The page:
[OPE] Interest rates redux

From: Jurriaan Bendien <jurriaanbendien@online.nl>
Date: Sun Jan 16 2011 - 11:25:21 EST

Martin Wolf ("The risks of raising interest rates too quickly", FT January
13 2011) writes:

To tighten or not to tighten, that is the question. It is one on which the
current UK discussion risks becoming more than a bit hysterical. Yes,
inflation is well above target. Yes, the Bank of England failed to forecast
this. Yet these facts are neither a necessary nor a sufficient argument for
tightening policy.

According to Johnny Akerholm, president of the Nordic Investment Bank, the
credit crisis was caused by interest rates so low that price inflation could
not balance the value appreciation of real estate. Akerholm said "the
interest rate is low, and the central banks print money while all prices
rise except consumer items". Thomas Hoenig of the Kansas central bank, a
strong opponent of Bernanke's quantitative easing, claims that "the danger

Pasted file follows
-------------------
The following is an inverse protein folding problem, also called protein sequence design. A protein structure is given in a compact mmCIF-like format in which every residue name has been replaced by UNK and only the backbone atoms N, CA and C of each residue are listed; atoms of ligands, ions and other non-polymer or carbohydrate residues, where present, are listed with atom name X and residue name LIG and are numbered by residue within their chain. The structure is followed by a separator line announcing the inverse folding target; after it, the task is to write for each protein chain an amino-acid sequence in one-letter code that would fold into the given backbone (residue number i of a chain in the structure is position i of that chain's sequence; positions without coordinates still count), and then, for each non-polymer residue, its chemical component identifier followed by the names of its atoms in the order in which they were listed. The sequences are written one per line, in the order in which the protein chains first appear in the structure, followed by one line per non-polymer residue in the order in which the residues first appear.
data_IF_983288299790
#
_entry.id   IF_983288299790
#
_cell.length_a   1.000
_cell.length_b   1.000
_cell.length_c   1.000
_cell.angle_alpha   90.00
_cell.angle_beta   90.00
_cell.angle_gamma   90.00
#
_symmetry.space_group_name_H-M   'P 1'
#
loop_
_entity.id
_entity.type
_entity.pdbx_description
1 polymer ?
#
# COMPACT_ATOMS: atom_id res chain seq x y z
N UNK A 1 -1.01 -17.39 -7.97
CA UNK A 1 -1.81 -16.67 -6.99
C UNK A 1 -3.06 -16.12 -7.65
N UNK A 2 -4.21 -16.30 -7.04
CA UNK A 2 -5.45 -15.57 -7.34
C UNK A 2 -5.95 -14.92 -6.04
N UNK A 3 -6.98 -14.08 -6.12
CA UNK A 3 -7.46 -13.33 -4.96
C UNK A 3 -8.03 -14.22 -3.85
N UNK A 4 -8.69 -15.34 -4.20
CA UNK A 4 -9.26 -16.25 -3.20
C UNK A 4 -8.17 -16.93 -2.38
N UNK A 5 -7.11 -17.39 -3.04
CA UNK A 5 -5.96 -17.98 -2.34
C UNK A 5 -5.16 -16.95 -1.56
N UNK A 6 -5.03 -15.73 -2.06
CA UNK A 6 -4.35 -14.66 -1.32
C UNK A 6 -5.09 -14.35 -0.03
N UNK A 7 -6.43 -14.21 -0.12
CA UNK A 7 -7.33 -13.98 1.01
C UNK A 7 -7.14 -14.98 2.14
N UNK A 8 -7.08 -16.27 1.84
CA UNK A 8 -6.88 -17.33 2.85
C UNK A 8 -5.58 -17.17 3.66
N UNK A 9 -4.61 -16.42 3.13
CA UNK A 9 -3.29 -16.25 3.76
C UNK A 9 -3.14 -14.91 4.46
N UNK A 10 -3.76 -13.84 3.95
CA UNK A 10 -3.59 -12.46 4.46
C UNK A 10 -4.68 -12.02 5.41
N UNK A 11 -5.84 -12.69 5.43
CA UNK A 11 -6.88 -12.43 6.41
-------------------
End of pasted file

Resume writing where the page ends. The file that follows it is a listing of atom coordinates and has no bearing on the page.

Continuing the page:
is that the policy response to a popped bubble creates a new bubble."
(Volkskrant, 31 Dec 2010, p. 5).

As I anticipated on OPE-L before, there are now growing disparities between
the increases in prices of different classes of goods, in other words,
differential price inflation. If you don't believe me, compare e.g. the
trend in the US consumer price index and the US producer's price index
(BLS). It is hardly possible, in the longer term, that, after a lull, the
PPI gains would not translate into CPI gains; that raises price inflation,
and then it makes interest rate hikes more likely. A few percent extra
inflation is hardly a serious problem (unless you are Frederic Mishkin),
particularly given historically low interest rates, but runaway inflation
is; but, runaway inflation is fairly unlikely in the medium term, since so
many workers are out of work. It seems, perhaps perversely, that
unemployment is the best guarantor against escalating inflation. The needs
of the masses are constrained by the ability to get the income to satisfy
them; they must do more for less, that is the austerity story.

Morgan Stanley analysts comment: "We think that higher risk premia and
strong capex demand will ultimately tip the balance in favour of higher real
interest rates. However, given the likely strength of saving in much of DM
[i.e. developed market economies - JB], the increase in real rates may end
up being relatively modest."


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Received on Sun Jan 16 11:26:54 2011

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